The report found that, of the identified members of terrorist groups, “631 (67% of the militants killed) were affiliated with Hamas, 201 (22% of the militants killed) were affiliated with Palestinian Islamic Jihad, and 104 (11% of the militants killed) were affiliated with other terror organisations.”

This Israeli method of researching the actual affiliations of those killed seems likely to be much more accurate that the method used by the UN to arrive at its figures, which involved relying on the Gaza Health Minister and the Gaza-based Palestinian groups such as the Palestinian Centre for Human Rights (PCHR), whose policy is to classify anyone as a civilian who was not in uniform with a weapon in their hand, fighting, at the time they were killed – even if they were a member of an armed terrorist group

The discrepancy between UN and Israel’s figures are, as the report explains, likely directly linked to the Hamas’ policy of “deliberately [seeking] to inflate the number of Palestinian civilian fatalities for its own strategic advantage by hiding the identity of militants”.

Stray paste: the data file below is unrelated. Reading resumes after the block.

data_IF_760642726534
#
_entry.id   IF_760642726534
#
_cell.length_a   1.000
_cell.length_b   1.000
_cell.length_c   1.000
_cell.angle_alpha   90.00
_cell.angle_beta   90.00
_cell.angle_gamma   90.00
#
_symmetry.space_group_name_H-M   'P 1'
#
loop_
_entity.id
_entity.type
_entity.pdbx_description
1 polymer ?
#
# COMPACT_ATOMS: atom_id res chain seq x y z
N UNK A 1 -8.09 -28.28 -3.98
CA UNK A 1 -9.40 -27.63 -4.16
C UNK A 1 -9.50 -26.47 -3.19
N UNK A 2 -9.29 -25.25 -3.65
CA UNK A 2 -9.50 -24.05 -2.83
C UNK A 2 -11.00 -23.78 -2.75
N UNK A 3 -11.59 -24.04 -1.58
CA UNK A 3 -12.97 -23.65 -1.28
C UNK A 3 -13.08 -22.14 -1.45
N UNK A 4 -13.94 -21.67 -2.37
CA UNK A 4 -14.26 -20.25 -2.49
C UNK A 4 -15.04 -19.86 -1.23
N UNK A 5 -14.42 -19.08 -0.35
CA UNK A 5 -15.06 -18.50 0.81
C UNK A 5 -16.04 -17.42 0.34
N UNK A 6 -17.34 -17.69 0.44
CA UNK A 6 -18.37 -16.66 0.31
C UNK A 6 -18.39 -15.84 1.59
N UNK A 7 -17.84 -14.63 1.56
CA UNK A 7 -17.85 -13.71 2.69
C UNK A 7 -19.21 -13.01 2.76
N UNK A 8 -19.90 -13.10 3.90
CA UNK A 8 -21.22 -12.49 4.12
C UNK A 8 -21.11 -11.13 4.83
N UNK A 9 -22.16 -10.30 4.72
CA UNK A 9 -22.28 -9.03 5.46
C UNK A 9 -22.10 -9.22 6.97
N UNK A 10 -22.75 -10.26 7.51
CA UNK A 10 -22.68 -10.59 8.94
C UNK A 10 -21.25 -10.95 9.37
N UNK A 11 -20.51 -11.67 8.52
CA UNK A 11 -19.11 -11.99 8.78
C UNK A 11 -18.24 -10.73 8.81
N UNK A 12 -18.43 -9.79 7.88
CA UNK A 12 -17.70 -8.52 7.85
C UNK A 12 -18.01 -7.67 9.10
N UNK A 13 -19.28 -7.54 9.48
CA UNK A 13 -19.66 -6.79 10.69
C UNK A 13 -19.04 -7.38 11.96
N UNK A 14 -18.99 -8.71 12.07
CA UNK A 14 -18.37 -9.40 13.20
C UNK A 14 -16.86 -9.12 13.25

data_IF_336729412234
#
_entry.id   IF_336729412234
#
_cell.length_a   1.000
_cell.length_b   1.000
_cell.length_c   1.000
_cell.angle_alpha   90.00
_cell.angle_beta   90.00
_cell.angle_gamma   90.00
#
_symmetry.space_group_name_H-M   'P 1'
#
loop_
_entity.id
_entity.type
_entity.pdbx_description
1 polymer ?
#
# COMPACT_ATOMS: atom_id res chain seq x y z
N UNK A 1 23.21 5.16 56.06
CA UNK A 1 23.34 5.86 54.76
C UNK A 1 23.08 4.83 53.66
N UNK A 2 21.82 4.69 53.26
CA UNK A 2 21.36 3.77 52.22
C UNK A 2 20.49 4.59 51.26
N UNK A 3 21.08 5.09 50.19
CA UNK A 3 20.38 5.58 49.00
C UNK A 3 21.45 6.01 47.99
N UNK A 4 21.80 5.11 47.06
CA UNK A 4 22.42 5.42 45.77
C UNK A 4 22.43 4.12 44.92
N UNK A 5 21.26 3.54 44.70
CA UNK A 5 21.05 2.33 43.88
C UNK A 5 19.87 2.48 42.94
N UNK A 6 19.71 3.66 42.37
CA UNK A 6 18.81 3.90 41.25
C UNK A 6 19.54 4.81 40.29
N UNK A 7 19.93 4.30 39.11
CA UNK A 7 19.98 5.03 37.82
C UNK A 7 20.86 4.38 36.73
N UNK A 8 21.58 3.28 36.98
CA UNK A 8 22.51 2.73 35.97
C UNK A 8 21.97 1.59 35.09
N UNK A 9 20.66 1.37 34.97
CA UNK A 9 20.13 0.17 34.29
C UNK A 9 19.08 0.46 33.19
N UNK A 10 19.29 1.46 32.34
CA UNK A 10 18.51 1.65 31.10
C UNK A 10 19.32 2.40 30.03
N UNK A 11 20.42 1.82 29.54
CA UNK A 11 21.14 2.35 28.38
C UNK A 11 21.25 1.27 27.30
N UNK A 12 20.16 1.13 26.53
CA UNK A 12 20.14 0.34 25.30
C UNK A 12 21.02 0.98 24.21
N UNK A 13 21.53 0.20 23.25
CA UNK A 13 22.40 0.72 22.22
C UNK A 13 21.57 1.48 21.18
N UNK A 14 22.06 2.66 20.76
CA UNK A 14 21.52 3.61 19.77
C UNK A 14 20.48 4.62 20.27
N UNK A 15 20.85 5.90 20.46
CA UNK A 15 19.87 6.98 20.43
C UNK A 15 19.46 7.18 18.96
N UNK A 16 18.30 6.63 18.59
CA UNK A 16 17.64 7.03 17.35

The UN’s figure of 69 per cent was sourced mainly from data issued by Gaza’s Ministry of Health, which is, crucially, controlled by Hamas:

The daily fatality lists published by the Gaza Health Ministry failed to categorize the deceased as a member of an organised armed group or a person directly participating in the hostilities, even where this information was known to the Ministry, in order to create the false perception that all Palestinians who had been killed were civilians not involved in the hostilities.

Hamas’ deliberate policy of “blurr[ing] the distinction between militants and civilians” also involved a well-orchestrated campaign that “enlisted the wider Gaza public”:

For example, on August 5, 2014, the Hamas-controlled Ministry of Interior in the Gaza Strip posted the following notice through social media:

The Ministry of the Interior and National Security [in the Gaza Strip] calls on all our [Palestinian] people and the resistance factions to be wary of disseminating information and pictures of fatalities of the resistance, and [about] mentioning details about [the circumstances of]their deaths as martyrs and where they died.

In a similar vein, on July 11, 2014, the Ministry uploaded to its website, Facebook and Twitter pages guidelines for “social media activists” in the Gaza Strip. An excerpt from the guidelines states that: